ISSN 2359-4101

Brazilian Literature in Translation / Literatura Brasileña en Traducción

Issue / Numero

year/año: 2012
issue/numero: # 01



Motherland


Author | Autor: Bernardo Carvalho


Translated by Anthony Doyle

[...]Andrei leaves the barracks in time to arrive at the bus terminal at nine that night. He mustn’t be seen. The streets are still not completely deserted, but at least at that hour his solitary figure won’t look as suspicious as it would past midnight. He will have to get back before the last subway train, for that same reason, so as not to draw attention, not stand out. He’s carrying his rucksack, empty, slung over his shoulder, to make it look like he’s on leave, heading for home. He fools no-one at the barracks, of course. He hasn’t been home since starting military service a year ago, but even if he was on leave, he couldn’t go home anyway, as he’s been kicked out. His mother and sister live at the very end of the nation, seven time zones away. He has received no word from either of them since arriving in Saint Petersburg.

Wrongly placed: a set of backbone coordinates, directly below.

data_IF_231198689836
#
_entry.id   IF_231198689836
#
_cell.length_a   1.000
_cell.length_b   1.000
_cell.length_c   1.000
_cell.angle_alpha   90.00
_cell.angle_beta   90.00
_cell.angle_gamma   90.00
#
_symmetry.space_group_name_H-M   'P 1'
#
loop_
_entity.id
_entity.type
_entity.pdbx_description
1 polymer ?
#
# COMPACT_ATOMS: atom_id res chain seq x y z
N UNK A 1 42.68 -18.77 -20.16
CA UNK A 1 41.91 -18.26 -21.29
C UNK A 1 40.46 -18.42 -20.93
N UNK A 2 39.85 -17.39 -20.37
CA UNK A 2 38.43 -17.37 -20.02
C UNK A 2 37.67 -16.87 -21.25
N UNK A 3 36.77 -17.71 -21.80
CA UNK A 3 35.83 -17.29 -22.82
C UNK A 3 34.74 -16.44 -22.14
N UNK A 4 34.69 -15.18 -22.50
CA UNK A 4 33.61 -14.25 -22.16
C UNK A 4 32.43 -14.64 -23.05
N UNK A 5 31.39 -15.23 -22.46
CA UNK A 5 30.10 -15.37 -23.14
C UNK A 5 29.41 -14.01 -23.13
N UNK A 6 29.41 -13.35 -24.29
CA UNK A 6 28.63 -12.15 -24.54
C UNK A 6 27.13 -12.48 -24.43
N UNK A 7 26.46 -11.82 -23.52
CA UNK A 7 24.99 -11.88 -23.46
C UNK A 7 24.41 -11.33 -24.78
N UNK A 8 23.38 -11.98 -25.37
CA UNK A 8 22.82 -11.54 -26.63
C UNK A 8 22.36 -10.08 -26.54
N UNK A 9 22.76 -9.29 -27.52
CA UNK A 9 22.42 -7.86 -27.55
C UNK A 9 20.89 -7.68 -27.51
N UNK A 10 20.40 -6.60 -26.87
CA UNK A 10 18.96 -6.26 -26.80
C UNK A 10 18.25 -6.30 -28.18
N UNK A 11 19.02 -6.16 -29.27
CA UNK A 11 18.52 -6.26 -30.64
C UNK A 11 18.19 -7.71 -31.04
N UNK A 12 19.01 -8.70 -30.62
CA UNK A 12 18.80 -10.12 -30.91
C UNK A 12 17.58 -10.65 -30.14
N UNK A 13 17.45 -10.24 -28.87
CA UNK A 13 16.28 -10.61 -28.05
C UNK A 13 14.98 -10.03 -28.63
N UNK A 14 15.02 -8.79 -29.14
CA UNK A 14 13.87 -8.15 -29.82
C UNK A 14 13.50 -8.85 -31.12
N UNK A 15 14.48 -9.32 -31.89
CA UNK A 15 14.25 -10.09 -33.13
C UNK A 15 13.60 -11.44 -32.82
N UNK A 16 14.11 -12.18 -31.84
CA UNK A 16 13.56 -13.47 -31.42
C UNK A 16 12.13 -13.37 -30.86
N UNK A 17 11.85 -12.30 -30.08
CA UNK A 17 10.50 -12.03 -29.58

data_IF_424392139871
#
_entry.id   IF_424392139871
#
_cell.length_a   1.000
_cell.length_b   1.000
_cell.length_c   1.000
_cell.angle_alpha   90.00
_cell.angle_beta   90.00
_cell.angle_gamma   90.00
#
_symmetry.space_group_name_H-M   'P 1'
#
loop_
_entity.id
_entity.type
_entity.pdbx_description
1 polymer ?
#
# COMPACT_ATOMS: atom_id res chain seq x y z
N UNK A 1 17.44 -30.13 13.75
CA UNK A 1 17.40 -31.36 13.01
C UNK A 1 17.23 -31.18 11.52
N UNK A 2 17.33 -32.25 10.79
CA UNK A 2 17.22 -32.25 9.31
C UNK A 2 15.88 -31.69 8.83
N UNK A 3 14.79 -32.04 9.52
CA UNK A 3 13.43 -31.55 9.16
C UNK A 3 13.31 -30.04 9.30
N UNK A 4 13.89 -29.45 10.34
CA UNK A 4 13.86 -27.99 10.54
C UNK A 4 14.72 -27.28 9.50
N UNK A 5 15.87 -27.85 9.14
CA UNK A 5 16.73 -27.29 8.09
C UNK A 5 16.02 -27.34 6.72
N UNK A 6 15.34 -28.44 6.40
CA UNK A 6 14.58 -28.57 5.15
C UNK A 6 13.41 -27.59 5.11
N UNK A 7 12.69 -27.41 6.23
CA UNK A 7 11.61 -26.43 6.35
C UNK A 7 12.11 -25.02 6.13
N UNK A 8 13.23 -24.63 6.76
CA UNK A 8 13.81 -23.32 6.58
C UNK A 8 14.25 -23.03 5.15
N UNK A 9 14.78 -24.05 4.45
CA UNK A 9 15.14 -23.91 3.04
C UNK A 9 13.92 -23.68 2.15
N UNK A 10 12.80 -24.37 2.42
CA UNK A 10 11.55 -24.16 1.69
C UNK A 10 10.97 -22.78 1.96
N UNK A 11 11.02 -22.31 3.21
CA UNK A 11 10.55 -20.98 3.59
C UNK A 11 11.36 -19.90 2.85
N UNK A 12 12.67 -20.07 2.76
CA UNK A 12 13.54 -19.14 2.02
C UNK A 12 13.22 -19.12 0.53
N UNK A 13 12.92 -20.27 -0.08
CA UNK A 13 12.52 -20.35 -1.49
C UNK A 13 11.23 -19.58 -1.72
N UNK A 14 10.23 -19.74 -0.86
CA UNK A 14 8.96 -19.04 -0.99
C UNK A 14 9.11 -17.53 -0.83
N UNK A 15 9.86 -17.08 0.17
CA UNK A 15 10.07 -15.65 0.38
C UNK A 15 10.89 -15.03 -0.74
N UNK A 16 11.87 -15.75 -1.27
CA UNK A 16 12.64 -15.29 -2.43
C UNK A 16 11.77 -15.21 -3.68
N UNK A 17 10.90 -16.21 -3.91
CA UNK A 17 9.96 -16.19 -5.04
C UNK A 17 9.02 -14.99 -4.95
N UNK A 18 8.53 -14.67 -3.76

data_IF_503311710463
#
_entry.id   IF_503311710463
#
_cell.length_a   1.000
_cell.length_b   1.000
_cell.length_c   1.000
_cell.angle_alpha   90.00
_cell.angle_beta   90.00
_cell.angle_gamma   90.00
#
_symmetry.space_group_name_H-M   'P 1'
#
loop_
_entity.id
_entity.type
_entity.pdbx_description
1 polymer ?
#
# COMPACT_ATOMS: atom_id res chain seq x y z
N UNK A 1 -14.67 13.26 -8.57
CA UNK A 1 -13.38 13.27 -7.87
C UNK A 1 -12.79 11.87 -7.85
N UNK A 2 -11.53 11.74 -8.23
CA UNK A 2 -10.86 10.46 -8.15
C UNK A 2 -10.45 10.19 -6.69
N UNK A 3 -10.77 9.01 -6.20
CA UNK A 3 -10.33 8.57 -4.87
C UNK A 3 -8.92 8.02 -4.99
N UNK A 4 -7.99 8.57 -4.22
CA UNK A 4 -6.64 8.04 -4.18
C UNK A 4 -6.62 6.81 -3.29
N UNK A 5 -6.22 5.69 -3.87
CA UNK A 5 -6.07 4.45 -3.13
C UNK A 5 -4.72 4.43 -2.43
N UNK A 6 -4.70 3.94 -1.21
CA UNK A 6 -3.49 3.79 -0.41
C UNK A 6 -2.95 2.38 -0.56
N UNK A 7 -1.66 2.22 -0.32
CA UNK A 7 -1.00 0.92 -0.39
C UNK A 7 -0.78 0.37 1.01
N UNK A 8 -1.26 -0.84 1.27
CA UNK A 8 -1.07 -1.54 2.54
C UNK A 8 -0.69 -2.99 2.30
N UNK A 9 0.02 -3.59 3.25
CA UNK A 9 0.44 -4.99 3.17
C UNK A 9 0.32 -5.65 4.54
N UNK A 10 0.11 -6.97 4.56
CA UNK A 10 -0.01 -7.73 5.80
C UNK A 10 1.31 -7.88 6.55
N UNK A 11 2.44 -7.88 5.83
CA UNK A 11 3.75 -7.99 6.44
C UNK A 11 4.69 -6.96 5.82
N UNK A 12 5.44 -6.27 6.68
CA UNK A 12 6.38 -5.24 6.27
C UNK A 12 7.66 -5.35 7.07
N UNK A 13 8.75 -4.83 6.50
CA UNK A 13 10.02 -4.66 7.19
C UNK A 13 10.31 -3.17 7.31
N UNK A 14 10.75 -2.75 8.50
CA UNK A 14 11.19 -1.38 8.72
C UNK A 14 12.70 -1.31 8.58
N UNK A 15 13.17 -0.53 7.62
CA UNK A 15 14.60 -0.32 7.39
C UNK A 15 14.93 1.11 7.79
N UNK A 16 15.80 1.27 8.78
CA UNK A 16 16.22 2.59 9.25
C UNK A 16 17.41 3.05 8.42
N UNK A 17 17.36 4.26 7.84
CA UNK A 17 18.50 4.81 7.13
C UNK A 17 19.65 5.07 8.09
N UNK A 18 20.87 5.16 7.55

Even if he had permission, he would never risk calling in case his stepfather should answer the phone. The letters he sometimes writes at night are nothing more than an exercise in communication, just so as not to lose the knack, because they can’t be sent, and would be torn up even if they could. He talks to nobody. He doesn’t even talk to the walls anymore, an old childhood habit he used to slip into when alone in Vladivostok, but which he has providentially lost – albeit out of some equally unconscious survival instinct – since arriving at the barracks. The day he left Vladivostok, his mother came to see him off at the station. She turned up out of nowhere, when Andrei least expected it, and gave him a knapsack for the journey. She told him he had his life ahead of him and kissed him on the forehead. Not even the rage her words awakened – but which would recede over the days on the way to Saint Petersburg, gradually transforming into a sense of loss – would be enough for him to want her to know what his life had become since that day. The sentry knows full well where he’s headed (he’s maybe been obliged to endure the same humiliation himself) and can’t resist having a pop. Andrei pretends not to hear. Rumours spread like wildfire among the soldiers and officers of the regiment. His big mistake was to have responded, in earnest, when the captain threatened, in well disguised jest, to send him to the front as punishment for some minor lapse, that he couldn’t possibly go to war, because he was his mother’s only son, and therefore the family breadwinner. Next to taking a superior’s joke seriously, the worst thing a recruit can do is refuse to go to war. So what started out as a pisstake became a reprisal, and he has not had a minute’s peace ever since. If he’d kept his mouth shut, let his superior swagger to his heart’s content, he would probably not have been picked for a mission like this, forced to raise supplementary income for the officers and contributions to the upkeep of his destitute barracks. At the bus stop, he flicks up the hood of his coat, following Sergeant Krassin’s instructions to the letter. The last thing he wants is to be questioned by the police – his shaven head would betray him for a recruit who should be back at the barracks, unless, of course, he’s a deserter. In fact, being arrested for whatever reason and forced to spill the whole truth to the police mightn’t be such a bad thing, considering, though it would take a miracle to save him back at the barracks the following day.